Engage a lawyer. Both parties will need their own legal counsel. A good lawyer will have your best interests in mind while mitigating risk exposure and looking out for unforeseen details. Bear in mind the legal costs will be over and above the purchase price. A purchase agreement will outline all the assets and liabilities of the business and all the details of the transaction. Be warned that this part of the process will take time as the lawyers go back and forth.
If you do decide to purchase, be sure to craft a transition plan before you break the news to the staff. Thoughtful communication and a good, step-by-step transition strategy will build the credibility and trust that you will be needing from your staff as their new boss, particularly in the exceedingly personal spa business, where staff play such an essential role.
What do you need to do as a seller?
Have clear objectives and an exit strategy. Where do you want to end up? Small operators may need a shift in mindset. Consult with your accountant regarding the business structure and tax implications of a potential sale.
Get your business shipshape. If you’ve let things at your spa slide, your apathy will be evident, making your operation less attractive and obviously less valuable. Potential buyers who sense a lack of interest by the owner may move on to greener pastures, deeming it too much work to get a staggering business like yours back on its feet.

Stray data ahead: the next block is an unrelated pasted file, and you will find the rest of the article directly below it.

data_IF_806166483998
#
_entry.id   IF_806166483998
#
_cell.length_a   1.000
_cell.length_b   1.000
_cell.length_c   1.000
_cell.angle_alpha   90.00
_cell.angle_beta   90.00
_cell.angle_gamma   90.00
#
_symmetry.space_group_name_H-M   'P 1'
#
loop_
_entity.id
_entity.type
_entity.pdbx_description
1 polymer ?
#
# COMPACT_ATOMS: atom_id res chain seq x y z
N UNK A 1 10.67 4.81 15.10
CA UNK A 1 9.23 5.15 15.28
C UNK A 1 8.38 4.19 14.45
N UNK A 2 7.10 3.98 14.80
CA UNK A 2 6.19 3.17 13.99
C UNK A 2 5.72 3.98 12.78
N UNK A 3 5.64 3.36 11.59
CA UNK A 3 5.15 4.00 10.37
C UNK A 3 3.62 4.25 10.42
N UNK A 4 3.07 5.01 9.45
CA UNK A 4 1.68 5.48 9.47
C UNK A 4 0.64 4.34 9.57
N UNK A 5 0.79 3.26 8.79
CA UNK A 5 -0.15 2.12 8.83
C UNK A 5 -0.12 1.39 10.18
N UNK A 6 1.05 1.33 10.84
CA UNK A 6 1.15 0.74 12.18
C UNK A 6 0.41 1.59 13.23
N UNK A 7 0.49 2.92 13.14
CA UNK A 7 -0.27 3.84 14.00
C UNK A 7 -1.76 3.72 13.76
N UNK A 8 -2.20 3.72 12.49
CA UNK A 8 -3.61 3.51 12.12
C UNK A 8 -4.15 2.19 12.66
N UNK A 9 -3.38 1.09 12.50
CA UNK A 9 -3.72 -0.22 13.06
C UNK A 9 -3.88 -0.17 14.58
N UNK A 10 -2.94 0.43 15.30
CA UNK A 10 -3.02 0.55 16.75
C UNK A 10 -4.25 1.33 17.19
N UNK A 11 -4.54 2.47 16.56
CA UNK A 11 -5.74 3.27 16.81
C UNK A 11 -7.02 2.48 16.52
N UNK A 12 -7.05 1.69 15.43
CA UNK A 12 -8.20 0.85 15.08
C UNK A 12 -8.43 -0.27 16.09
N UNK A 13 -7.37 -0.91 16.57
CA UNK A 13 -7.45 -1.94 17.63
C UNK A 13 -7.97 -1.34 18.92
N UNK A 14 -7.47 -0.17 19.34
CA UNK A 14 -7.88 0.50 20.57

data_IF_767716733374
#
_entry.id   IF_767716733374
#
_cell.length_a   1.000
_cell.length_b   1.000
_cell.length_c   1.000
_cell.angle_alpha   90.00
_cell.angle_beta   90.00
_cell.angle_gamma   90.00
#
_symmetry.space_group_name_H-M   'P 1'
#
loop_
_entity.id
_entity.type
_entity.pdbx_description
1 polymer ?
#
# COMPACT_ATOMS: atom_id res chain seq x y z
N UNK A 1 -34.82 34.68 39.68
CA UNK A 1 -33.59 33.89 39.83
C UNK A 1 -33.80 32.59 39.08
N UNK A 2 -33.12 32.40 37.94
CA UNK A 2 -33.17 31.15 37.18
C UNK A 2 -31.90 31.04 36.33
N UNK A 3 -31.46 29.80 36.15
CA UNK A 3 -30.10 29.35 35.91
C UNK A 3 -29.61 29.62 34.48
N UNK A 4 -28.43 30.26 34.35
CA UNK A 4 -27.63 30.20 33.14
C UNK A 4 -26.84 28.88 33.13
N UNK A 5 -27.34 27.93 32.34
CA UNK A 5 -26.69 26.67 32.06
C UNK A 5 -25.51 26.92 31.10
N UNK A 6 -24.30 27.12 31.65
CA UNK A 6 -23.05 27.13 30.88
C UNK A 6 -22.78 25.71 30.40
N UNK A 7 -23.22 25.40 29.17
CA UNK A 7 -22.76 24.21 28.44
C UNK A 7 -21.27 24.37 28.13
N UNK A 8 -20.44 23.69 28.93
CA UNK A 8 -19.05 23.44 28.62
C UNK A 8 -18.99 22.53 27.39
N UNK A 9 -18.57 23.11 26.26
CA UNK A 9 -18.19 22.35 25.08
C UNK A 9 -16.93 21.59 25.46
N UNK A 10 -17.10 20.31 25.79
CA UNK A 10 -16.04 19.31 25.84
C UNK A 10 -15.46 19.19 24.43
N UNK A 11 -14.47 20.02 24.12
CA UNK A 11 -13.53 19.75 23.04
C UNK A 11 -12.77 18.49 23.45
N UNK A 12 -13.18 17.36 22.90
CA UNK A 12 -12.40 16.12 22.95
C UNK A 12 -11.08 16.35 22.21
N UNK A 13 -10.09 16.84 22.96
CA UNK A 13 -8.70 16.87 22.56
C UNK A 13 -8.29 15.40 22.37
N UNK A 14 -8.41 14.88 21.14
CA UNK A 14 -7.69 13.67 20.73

Get your papers in order. Showing an absence of proper financial stewardship will lower the perceived value of your business. Organize your financial statements and reports to make them easily accessible and understood by potential buyers. Proof of profitability will put you in a far better negotiating position. Work with your accountant, or an accountant who specializes in the spa industry.
Have good quality management systems. Make sure you’re using a documented management system to monitor and maintain quality levels and mitigate your business risks. As part of their due diligence, savvy buyers will want to review your operating and quality control systems. Make sure your systems are humming along nicely.
Know the legal formalities. Start by asking potential buyers to sign a confidentiality/non-disclosure agreement (aka NDA). A customary component of business sales, an NDA prevents prospective buyers from disclosing sensitive information they’re learning about your operation before they buy (including the news of a potentially impending transfer of ownership) while also protecting you and your staff from the uncertainty and anxiety that can arise if your staff find out your spa is up for grabs. An NDA allows a buyer access to the detailed business information he or she needs to make an informed purchase decision. And it’s a two-way street; sellers need to be disciplined and patient with the various requests for information, however time-consuming and labourious they may be. Even more patience will be required if the buyer needs outside financing.
Once the potential buyer has determined that he or she wants to proceed, draw up a letter of intent, which should include an agreed-upon price and have all subjects in place (financing, landlord consent, etc.). One of the parties will need to decide who will draft the purchase sale agreement. As I’ve mentioned, it is essential that both parties engage their own lawyer for this step.
Happy selling (or shopping)!